When reading the article, here are a few points to remember:

  • You don't need to read every word to understand the discovery in the paper.
    Not all research papers are well written; expect some to be more accessible than others.
  • Read not only for the discovery of the paper, but the basis on which that discovery was made. Do you believe its result?

In class, after we discuss the assigned reading, we will:

  • Break into groups of four
  • Discuss your selected readings as a group, identifying one insight from the readings that connect with the topic of the day to share with the class
  • Elect someone to share the insights with the class.
  • We'll hear from 3-4 groups about their most interesting insight.

If you really don't want to read one of the readings I've selected, you're welcome to write me with a different recommendation. The reading you choose can be academic, or it can be an extensive blog post, video, or podcast that concerns the topic for the day.

Labs (2 points each)

We'll use each lab to practice specific software engineering skills that are critical to being a great software engineer. You'll get 2 points if you attend on time and for the duration of the lab. Each lab may have its own specific requirements to earn credit. You can miss up to 2 labs for any reason.

Midterm (13 points)

The midterm will test your knowledge of the assigned reading from the first seven weeks of class. Why include a midterm? It'll incentivize you to read more closely and retain what you read better. It'll also help me differentiate who really knows the material and who doesn't so that we may assign grades that best reflect your knowledge. It will cover every topic in the assigned readings and every skill practiced in class.

The midterm will consist entirely of true/false questions. Also note that any questions that more than 60% of students in the class get wrong will be excluded from the final score as they were likely confusing or concern material that I taught poorly.

Project (44 points, team grade)

Most of your time will go to your project. It's divided up into 10 homeworks, most of which are team grades. Each homework involve practicing a foundational software engineering skills:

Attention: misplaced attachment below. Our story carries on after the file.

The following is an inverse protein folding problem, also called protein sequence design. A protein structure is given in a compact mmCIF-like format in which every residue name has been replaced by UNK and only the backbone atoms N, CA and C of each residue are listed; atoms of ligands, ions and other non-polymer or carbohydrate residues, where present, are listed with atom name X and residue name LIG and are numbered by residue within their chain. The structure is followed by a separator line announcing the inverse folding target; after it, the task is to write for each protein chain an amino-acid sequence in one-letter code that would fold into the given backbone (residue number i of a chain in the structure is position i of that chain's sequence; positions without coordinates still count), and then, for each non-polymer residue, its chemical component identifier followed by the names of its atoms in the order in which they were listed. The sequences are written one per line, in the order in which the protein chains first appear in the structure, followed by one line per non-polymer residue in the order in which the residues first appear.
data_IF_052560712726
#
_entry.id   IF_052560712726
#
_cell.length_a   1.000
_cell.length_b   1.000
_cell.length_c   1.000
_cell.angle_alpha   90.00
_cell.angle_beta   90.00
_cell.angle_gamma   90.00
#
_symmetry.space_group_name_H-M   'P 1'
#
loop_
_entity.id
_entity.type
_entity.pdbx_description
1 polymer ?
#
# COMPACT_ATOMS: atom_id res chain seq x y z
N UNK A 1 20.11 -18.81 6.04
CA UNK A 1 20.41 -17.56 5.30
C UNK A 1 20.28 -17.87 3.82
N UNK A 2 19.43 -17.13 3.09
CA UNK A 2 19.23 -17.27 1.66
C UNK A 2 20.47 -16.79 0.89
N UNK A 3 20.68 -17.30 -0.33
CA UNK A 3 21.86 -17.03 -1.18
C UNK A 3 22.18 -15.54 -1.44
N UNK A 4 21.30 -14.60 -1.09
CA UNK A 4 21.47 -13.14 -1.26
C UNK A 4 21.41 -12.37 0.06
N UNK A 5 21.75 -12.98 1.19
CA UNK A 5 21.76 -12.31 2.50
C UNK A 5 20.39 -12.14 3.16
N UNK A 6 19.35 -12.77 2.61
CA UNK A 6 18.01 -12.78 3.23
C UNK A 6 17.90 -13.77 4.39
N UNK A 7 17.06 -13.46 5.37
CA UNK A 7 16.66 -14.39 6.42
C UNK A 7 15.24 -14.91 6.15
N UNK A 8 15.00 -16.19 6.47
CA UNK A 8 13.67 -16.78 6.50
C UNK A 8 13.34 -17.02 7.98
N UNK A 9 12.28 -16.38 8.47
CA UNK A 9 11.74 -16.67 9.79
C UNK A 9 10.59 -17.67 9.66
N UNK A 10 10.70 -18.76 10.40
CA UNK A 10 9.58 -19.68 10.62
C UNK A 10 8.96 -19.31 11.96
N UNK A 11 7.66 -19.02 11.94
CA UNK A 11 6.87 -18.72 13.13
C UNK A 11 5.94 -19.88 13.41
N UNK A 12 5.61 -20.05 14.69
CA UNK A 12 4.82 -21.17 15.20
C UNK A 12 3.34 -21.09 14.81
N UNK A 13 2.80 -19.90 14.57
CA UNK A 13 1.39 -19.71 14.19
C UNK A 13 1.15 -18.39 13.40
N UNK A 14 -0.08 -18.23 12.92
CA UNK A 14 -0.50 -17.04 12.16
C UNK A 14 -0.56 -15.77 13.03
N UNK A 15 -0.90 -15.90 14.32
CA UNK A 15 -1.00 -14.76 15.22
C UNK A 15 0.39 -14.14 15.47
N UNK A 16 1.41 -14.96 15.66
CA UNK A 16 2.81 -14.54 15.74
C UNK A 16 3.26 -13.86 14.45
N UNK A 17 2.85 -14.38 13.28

Note, however, that because the timeline for the project is so short, it won't give you a deep, longitudinal experience with software engineering, nor will it give you practice with massive complexity or scale. I believe these kinds of experiences are best left to practice in industry, as they're very difficult to replicate in the artificial setting of a university.

Note that in the final three weeks of the course, we'll use class time primarily for team meeting time. The TA and I will be available as consultants to help you debug, do research on libraries, and provide advice on implementation efforts.


In the first 7 weeks of class, here's I expect your weekly workload to include:

  • 5 hours of class time
  • 5 hours of homework time
  • 3 hours of reading and summarizing

I the last 4 weeks of class (including finals), it'll be a bit different:

  • 1 hour of lab
  • 14 hours of software engineering (including 4 hours of class time)

You shouldn't have to exceed 15 hours per week, which is the typical expectation for a 5 credit course.


There are 100 points you can earn in this class:

  • Labs (16 points, 2 points each, individual). You cannot make up labs. However, you can miss up to 2 labs without penalty and without documentation. This should be enough to allow for sickness, unavoidable travel, and other personal matters that make you miss class.
  • Assigned reading quizzes (14 points, 1 point each, individual).
    • If you miss a reading quiz due to absence or you’re unhappy with your quiz grade, you can make up the quiz credit by submitting a critique of the assigned chapter to Canvas within a week of the missed quiz. A critique should provide at least three improvements to the reading. These may be additional discussion points, points you think are wrong, or a correction to the article's spelling, grammar, or clarity. At most one improvement may be a correction to the article's spelling, grammar, or clarity.
  • Selected reading summaries (13 points, 1 points each, individual). Late reading summaries receive no credit.
  • Midterm (13 points, individual). If you miss the exam for any reason, you can visit office hours to take it.